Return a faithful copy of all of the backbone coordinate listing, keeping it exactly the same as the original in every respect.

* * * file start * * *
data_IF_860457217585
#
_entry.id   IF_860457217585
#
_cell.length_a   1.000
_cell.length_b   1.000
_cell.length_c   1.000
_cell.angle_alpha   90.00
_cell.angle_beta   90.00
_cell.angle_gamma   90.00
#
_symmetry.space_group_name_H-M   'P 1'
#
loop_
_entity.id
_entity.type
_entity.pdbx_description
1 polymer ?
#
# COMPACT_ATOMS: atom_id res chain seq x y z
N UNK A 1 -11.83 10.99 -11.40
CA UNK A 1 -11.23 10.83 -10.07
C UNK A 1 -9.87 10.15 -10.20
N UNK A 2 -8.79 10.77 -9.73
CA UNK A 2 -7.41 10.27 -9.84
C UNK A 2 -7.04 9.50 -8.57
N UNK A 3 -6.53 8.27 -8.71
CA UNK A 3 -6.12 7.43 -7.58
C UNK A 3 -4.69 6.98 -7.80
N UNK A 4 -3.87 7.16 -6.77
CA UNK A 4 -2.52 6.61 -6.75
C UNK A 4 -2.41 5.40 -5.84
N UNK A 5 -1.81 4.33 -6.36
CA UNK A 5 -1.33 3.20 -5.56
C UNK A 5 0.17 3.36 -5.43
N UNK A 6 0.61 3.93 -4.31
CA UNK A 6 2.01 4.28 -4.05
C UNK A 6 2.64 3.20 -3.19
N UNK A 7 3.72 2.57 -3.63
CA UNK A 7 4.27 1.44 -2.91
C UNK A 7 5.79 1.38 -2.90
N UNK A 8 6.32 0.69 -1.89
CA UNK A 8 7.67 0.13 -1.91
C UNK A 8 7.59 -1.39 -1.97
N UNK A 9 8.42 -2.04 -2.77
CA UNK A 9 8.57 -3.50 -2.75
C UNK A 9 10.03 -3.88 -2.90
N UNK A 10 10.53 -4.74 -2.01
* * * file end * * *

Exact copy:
data_IF_860457217585
#
_entry.id   IF_860457217585
#
_cell.length_a   1.000
_cell.length_b   1.000
_cell.length_c   1.000
_cell.angle_alpha   90.00
_cell.angle_beta   90.00
_cell.angle_gamma   90.00
#
_symmetry.space_group_name_H-M   'P 1'
#
loop_
_entity.id
_entity.type
_entity.pdbx_description
1 polymer ?
#
# COMPACT_ATOMS: atom_id res chain seq x y z
N UNK A 1 -11.83 10.99 -11.40
CA UNK A 1 -11.23 10.83 -10.07
C UNK A 1 -9.87 10.15 -10.20
N UNK A 2 -8.79 10.77 -9.73
CA UNK A 2 -7.41 10.27 -9.84
C UNK A 2 -7.04 9.50 -8.57
N UNK A 3 -6.53 8.27 -8.71
CA UNK A 3 -6.12 7.43 -7.58
C UNK A 3 -4.69 6.98 -7.80
N UNK A 4 -3.87 7.16 -6.77
CA UNK A 4 -2.52 6.61 -6.75
C UNK A 4 -2.41 5.40 -5.84
N UNK A 5 -1.81 4.33 -6.36
CA UNK A 5 -1.33 3.20 -5.56
C UNK A 5 0.17 3.36 -5.43
N UNK A 6 0.61 3.93 -4.31
CA UNK A 6 2.01 4.28 -4.05
C UNK A 6 2.64 3.20 -3.19
N UNK A 7 3.72 2.57 -3.63
CA UNK A 7 4.27 1.44 -2.91
C UNK A 7 5.79 1.38 -2.90
N UNK A 8 6.32 0.69 -1.89
CA UNK A 8 7.67 0.13 -1.91
C UNK A 8 7.59 -1.39 -1.97
N UNK A 9 8.42 -2.04 -2.77
CA UNK A 9 8.57 -3.50 -2.75
C UNK A 9 10.03 -3.88 -2.90
N UNK A 10 10.53 -4.74 -2.01